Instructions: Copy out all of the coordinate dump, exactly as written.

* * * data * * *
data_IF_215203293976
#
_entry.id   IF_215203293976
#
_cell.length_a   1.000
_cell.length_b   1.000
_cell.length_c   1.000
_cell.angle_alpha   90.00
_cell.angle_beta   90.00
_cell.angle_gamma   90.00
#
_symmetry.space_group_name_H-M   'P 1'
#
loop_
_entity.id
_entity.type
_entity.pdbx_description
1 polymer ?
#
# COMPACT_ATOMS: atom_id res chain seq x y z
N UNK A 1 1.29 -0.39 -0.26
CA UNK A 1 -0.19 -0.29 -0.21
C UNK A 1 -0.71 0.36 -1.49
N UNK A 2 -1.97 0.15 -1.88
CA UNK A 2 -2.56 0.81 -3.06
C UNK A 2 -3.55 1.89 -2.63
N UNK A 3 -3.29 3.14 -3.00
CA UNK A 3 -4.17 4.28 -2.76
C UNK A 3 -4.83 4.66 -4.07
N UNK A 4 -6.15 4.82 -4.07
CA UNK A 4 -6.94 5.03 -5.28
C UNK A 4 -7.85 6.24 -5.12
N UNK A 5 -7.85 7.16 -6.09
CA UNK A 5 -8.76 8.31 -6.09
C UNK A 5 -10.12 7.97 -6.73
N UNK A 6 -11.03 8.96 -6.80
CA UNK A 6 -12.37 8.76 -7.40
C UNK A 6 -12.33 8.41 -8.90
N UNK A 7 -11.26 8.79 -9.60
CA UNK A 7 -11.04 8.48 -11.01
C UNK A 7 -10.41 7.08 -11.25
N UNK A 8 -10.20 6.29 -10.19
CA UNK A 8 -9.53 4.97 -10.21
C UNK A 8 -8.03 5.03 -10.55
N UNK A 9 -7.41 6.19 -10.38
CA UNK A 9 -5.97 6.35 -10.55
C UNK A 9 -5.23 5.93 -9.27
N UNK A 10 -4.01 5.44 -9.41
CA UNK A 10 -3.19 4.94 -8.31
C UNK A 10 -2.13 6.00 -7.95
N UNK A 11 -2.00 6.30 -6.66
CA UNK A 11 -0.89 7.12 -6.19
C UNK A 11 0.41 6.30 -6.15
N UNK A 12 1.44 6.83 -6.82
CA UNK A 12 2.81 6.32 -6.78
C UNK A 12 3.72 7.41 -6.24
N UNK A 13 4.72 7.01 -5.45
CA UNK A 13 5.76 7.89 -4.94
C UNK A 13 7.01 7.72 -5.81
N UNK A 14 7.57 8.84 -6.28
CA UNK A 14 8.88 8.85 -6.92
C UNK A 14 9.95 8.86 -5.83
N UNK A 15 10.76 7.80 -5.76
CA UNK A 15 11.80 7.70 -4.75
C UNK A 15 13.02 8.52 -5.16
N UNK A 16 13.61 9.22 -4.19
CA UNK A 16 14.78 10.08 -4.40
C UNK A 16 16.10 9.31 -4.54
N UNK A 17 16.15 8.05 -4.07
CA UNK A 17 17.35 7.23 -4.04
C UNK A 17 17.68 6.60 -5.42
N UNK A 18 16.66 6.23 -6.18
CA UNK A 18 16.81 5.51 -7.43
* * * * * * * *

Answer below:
data_IF_215203293976
#
_entry.id   IF_215203293976
#
_cell.length_a   1.000
_cell.length_b   1.000
_cell.length_c   1.000
_cell.angle_alpha   90.00
_cell.angle_beta   90.00
_cell.angle_gamma   90.00
#
_symmetry.space_group_name_H-M   'P 1'
#
loop_
_entity.id
_entity.type
_entity.pdbx_description
1 polymer ?
#
# COMPACT_ATOMS: atom_id res chain seq x y z
N UNK A 1 1.29 -0.39 -0.26
CA UNK A 1 -0.19 -0.29 -0.21
C UNK A 1 -0.71 0.36 -1.49
N UNK A 2 -1.97 0.15 -1.88
CA UNK A 2 -2.56 0.81 -3.06
C UNK A 2 -3.55 1.89 -2.63
N UNK A 3 -3.29 3.14 -3.00
CA UNK A 3 -4.17 4.28 -2.76
C UNK A 3 -4.83 4.66 -4.07
N UNK A 4 -6.15 4.82 -4.07
CA UNK A 4 -6.94 5.03 -5.28
C UNK A 4 -7.85 6.24 -5.12
N UNK A 5 -7.85 7.16 -6.09
CA UNK A 5 -8.76 8.31 -6.09
C UNK A 5 -10.12 7.97 -6.73
N UNK A 6 -11.03 8.96 -6.80
CA UNK A 6 -12.37 8.76 -7.40
C UNK A 6 -12.33 8.41 -8.90
N UNK A 7 -11.26 8.79 -9.60
CA UNK A 7 -11.04 8.48 -11.01
C UNK A 7 -10.41 7.08 -11.25
N UNK A 8 -10.20 6.29 -10.19
CA UNK A 8 -9.53 4.97 -10.21
C UNK A 8 -8.03 5.03 -10.55
N UNK A 9 -7.41 6.19 -10.38
CA UNK A 9 -5.97 6.35 -10.55
C UNK A 9 -5.23 5.93 -9.27
N UNK A 10 -4.01 5.44 -9.41
CA UNK A 10 -3.19 4.94 -8.31
C UNK A 10 -2.13 6.00 -7.95
N UNK A 11 -2.00 6.30 -6.66
CA UNK A 11 -0.89 7.12 -6.19
C UNK A 11 0.41 6.30 -6.15
N UNK A 12 1.44 6.83 -6.82
CA UNK A 12 2.81 6.32 -6.78
C UNK A 12 3.72 7.41 -6.24
N UNK A 13 4.72 7.01 -5.45
CA UNK A 13 5.76 7.89 -4.94
C UNK A 13 7.01 7.72 -5.81
N UNK A 14 7.57 8.84 -6.28
CA UNK A 14 8.88 8.85 -6.92
C UNK A 14 9.95 8.86 -5.83
N UNK A 15 10.76 7.80 -5.76
CA UNK A 15 11.80 7.70 -4.75
C UNK A 15 13.02 8.52 -5.16
N UNK A 16 13.61 9.22 -4.19
CA UNK A 16 14.78 10.08 -4.40
C UNK A 16 16.10 9.31 -4.54
N UNK A 17 16.15 8.05 -4.07
CA UNK A 17 17.35 7.23 -4.04
C UNK A 17 17.68 6.60 -5.42
N UNK A 18 16.66 6.23 -6.18
CA UNK A 18 16.81 5.51 -7.43